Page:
Theories of Counselling

Topics: Cognitive behavioral therapy, Psychotherapy, Solution focused brief therapy Pages: 8 (2752 words) Published: June 16, 2013
“Psychoanalytic therapy is based largely on insight, unconscious motivation & reconstruction of the personality” Corey (2013, pg ) As aspiring counsellors and psychotherapists it is important to familiarize ourselves with the mainstream therapeutic approaches. No theories are considered “right” or “wrong” although there are better suited therapies for some individuals & therapies that can be successfully integrated. This essay will be focusing on one humanistic theory (Person Centered Therapy) One Post Modern approach (Solution Focused Brief Therapy) and Cognitive Behaviour Therapy. Furthermore, it will be looking at the advantages and disadvantages in the integration of therapies. Person Centered Therapy (PCT)

Unlike many other counselling approaches, who view the therapists as the prime facilitator for change, Carl Rogers believed that as human beings we are more than capable of understanding ourselves and resolving our own problems without direct interventions from a therapist. He believed that we are capable of self-growth and change if we are involved in a specific kind of therapeutic relationship. Corey (2013, pg. 160) Although the main source of successful psychotherapy is the client, it is vital that the therapist have a genuine, empathic understanding of the clients inner world and has the ability to communicate a nonjudgmental stance to the client in order to build an effective therapeutic relationship, one that will facilitate the client to explore and utilize their inner and outer resources. Corey (2013, pg. 162) PCT aims to empower and encourage independence in the client by helping clients to define and clarify their own goals. Its main focus is to provide the client with the ability to cope with and identify problems. This can be achieved through the therapeutic relationship and the therapist's ability to understand sensitively and accurately the client's experience and feelings in the here-and-now and to communicate to them that the therapist understands what they are feeling. (Empathy) Cepeda, Lisa M.; Davenport, Donna S. (2006) The therapist may not approve of some of the client's actions but the therapist does approve of the client and should be careful to always maintain a positive attitude towards the client (Unconditional positive regard). Rogers (1959)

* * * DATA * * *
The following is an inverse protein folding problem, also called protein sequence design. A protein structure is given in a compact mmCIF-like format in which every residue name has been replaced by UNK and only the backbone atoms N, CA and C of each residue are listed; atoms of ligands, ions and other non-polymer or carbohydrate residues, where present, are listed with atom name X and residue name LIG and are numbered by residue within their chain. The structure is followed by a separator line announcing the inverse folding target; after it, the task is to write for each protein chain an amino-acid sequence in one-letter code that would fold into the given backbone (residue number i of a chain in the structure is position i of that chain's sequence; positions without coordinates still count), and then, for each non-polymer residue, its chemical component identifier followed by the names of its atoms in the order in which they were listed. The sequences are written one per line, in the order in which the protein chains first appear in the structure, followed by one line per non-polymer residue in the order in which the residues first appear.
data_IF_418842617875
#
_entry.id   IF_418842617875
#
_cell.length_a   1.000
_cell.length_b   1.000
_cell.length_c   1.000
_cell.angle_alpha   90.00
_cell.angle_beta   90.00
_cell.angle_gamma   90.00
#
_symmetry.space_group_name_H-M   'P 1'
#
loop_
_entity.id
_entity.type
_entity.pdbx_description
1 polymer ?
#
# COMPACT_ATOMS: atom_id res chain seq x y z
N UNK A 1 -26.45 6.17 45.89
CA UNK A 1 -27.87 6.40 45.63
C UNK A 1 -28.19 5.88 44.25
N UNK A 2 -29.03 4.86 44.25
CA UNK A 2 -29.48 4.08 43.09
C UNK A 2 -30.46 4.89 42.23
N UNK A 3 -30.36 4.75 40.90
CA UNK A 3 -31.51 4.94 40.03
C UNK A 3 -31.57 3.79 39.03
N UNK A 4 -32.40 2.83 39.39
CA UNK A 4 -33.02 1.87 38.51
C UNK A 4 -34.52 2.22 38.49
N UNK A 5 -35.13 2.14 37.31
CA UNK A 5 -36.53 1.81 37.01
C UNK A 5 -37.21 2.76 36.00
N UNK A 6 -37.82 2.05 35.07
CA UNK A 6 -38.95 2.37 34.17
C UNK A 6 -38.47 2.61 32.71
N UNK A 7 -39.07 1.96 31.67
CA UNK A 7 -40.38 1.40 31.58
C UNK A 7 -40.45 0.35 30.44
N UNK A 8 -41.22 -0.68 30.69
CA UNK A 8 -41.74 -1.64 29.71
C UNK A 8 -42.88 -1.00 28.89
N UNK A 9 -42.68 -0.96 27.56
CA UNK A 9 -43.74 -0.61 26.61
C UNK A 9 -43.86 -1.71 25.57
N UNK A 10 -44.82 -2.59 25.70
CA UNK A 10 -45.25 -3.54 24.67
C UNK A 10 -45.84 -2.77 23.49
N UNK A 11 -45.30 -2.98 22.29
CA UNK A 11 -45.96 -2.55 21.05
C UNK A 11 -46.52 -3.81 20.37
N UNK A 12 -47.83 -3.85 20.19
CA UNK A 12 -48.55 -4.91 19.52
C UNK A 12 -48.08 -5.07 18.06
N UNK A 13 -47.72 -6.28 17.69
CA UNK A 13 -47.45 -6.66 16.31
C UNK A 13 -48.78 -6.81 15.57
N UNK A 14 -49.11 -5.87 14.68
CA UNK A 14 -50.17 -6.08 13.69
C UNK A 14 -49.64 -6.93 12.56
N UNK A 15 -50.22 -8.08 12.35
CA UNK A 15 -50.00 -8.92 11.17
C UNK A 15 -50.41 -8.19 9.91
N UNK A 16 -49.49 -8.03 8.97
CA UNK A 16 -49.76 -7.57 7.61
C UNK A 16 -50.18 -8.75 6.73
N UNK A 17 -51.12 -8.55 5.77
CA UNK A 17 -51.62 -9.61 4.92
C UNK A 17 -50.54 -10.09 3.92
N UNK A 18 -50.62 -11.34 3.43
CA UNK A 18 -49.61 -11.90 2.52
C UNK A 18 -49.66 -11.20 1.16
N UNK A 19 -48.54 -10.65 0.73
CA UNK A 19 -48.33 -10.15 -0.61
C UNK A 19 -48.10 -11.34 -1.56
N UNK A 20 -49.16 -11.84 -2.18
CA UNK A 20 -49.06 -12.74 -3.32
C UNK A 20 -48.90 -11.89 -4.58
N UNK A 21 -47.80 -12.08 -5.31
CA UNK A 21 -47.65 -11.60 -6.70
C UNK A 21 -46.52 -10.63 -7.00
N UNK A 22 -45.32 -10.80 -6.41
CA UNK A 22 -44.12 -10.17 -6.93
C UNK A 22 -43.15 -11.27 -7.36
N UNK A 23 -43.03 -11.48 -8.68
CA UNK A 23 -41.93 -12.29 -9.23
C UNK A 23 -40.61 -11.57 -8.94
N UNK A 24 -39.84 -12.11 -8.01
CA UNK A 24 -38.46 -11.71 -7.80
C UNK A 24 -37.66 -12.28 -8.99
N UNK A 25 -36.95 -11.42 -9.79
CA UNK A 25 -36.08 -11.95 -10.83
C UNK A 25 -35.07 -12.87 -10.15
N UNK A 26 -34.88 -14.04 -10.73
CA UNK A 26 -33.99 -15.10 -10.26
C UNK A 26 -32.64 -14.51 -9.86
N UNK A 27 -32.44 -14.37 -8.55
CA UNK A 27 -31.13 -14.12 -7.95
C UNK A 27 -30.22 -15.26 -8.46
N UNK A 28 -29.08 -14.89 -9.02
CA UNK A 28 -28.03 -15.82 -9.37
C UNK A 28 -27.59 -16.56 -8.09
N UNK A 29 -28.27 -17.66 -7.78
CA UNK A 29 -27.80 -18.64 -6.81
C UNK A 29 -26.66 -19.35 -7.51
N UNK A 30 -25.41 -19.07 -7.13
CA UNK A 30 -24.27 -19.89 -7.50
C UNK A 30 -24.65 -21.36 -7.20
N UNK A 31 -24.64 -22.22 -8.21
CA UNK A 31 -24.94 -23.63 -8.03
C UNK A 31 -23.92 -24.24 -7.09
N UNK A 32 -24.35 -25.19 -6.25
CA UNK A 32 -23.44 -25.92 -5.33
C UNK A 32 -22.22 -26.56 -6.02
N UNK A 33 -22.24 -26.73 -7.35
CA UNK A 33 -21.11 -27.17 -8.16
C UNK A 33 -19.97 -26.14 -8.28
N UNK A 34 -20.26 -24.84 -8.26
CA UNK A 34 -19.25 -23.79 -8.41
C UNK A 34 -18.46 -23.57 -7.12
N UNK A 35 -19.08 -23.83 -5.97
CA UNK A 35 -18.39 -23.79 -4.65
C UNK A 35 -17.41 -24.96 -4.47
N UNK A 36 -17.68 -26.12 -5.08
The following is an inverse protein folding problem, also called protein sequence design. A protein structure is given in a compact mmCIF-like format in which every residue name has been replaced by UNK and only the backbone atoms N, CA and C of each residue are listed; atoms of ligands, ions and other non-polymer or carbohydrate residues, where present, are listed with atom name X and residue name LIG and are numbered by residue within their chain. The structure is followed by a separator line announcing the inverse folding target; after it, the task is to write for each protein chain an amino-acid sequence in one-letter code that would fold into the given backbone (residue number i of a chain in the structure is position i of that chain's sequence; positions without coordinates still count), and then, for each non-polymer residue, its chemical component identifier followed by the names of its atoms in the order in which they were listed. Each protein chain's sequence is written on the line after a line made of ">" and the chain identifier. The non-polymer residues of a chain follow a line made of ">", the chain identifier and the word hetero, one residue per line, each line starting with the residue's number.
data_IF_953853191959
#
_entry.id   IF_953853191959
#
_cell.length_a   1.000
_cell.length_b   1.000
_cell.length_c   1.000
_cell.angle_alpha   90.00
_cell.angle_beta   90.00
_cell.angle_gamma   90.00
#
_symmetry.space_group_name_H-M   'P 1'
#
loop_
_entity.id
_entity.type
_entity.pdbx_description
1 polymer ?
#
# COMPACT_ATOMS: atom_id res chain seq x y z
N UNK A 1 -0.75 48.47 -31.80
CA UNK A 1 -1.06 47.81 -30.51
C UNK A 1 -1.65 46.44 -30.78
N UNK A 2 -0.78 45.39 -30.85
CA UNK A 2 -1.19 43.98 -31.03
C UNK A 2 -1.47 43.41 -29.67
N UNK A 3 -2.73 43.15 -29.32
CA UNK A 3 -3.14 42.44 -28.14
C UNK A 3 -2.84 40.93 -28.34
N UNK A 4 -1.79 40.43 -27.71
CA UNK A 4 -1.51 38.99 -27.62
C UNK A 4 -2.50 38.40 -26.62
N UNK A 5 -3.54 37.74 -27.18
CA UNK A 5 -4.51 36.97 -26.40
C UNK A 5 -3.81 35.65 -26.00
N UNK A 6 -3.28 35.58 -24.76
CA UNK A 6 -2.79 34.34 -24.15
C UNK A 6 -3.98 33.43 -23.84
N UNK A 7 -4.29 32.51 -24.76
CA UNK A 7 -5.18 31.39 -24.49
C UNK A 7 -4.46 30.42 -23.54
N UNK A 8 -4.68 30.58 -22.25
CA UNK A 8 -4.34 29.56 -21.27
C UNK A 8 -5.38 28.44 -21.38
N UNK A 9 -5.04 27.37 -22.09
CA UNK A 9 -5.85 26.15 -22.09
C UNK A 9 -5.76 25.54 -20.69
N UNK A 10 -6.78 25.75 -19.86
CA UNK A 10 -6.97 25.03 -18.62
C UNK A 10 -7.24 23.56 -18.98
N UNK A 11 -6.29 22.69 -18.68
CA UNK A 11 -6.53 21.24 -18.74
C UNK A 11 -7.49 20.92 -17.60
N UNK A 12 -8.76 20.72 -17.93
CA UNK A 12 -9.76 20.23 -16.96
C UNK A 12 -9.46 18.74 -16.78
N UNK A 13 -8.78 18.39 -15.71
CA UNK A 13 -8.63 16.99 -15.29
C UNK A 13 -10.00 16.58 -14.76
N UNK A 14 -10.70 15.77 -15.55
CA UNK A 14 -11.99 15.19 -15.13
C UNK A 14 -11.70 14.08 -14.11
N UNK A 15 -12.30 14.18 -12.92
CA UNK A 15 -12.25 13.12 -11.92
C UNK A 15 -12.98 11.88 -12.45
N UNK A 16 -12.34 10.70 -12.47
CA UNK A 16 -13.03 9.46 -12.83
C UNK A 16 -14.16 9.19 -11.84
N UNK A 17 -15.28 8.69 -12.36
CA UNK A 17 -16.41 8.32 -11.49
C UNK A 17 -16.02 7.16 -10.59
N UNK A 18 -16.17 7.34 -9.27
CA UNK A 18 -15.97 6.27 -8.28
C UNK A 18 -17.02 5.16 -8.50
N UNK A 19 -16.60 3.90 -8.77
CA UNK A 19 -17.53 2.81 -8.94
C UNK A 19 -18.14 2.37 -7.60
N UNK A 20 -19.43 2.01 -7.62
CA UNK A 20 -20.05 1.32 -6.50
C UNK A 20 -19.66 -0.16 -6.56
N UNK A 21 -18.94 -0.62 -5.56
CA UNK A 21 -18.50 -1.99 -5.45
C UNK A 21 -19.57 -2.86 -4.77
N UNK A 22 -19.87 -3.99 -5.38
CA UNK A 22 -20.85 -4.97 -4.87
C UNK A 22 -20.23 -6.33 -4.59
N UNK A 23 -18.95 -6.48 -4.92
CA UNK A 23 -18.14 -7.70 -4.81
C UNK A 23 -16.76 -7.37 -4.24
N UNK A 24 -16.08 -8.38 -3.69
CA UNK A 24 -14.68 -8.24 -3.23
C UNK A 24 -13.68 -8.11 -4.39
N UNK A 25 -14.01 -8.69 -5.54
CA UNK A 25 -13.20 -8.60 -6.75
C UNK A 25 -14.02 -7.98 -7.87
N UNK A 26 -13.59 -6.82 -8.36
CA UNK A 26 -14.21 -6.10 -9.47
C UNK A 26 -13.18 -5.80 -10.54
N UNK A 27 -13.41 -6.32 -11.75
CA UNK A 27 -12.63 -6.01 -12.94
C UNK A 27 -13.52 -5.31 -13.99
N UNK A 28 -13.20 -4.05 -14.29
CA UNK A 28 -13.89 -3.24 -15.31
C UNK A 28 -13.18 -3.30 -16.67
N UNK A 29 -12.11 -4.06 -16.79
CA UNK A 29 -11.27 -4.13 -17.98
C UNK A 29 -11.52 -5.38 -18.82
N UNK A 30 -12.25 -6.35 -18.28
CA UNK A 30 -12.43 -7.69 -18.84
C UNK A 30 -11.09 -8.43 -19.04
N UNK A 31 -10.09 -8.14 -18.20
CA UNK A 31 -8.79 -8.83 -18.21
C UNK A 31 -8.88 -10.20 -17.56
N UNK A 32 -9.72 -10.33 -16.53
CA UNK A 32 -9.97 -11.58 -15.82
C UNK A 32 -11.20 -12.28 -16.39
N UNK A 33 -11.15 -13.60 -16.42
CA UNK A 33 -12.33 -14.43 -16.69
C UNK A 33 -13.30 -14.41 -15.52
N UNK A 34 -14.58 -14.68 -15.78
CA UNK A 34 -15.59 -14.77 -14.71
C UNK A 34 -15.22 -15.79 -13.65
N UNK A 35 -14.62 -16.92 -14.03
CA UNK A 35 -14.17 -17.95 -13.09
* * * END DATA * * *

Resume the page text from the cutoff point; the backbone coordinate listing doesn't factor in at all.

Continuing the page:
Disadvantages to PCT
Although it is vital that the client experiences the therapist's essential humanity and feels their emotional involvement (congruence), it is important for the Therapist to remain firmly in touch with their own experiences and emotions during therapy and to set aside their own values and attitudes as they may hinder progress with their client. This can be very challenging as we are all human beings with our own set of values and attitudes, some of which we are aware of and others which we are not. Other limitations to PCT could include the therapist becoming so dogmatic in application of reflective approach that they fail to be real with client & irritate them by repeating their words in an attempt to make reflective statements. PCT also focuses on present and future rather than issues from the clients past which could be of some significance. PCT could also be hindered with clients who have difficulty articulating their feelings as PCT is a form of talking psychotherapy in which the therapist takes a non-directing role. Cognitive behavioural Therapy (CBT)

CBT focuses on helping clients to understand their own thoughts (cognitive) and emotions that influence their behaviours. It is generally short term and most commonly addresses specific problems. CBT is a gradual process and is viewed as a “reeducating” approach. CBT begins with an aim to teach (or reeducate) clients in how to identify and change destructive and disturbing thought patterns that result in negative behaviours. It is considered effective in treating many people with psychological disorders, particularly depressive, anxiety, and sexual...

References: Corey, G. (2013). Theory and Practice of Counseling and Psychotherapy. Brooks/Cole: Cengage Learning.
McLeod, S. A. (2008). Cognitive Behavioural Therapy. Retrieved 14/04/13 from
Cognitive-behavioral therapy
Cepeda, L.M.,&Davenport, D. S. (2006). Person-centered therapy and solution-focused brief therapy: An integration of present and future awareness. Psychotherapy: Theory, Research, Practice, Training, 43(1), 1–12.
Lipchik, E. 1997. My story about solution-focused brief therapist/client relationships. Journal of Systemic Therapies. 16:159-172.
371.Miller, S.D., and Berg, I. Working with the problem drinker: A solution-focused approach. Arizona Counseling Journal. 1991;16(1):3–12.
De Shazer, S. (1988). Clues: Investigating Solutions in Brief Therapy. New York: W.W.Norton.
Guterman, J., & Rudes, J. (2005). A solution-focused approach to rational-emotive behavior therapy: Toward a theoretical integration. [Electronic version].
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Journal of Rational &Cognitive-Behavioral Therapy ,23(3), 223-244. Retrieved April 04, 2013, from ProQuest database
Frankl, V
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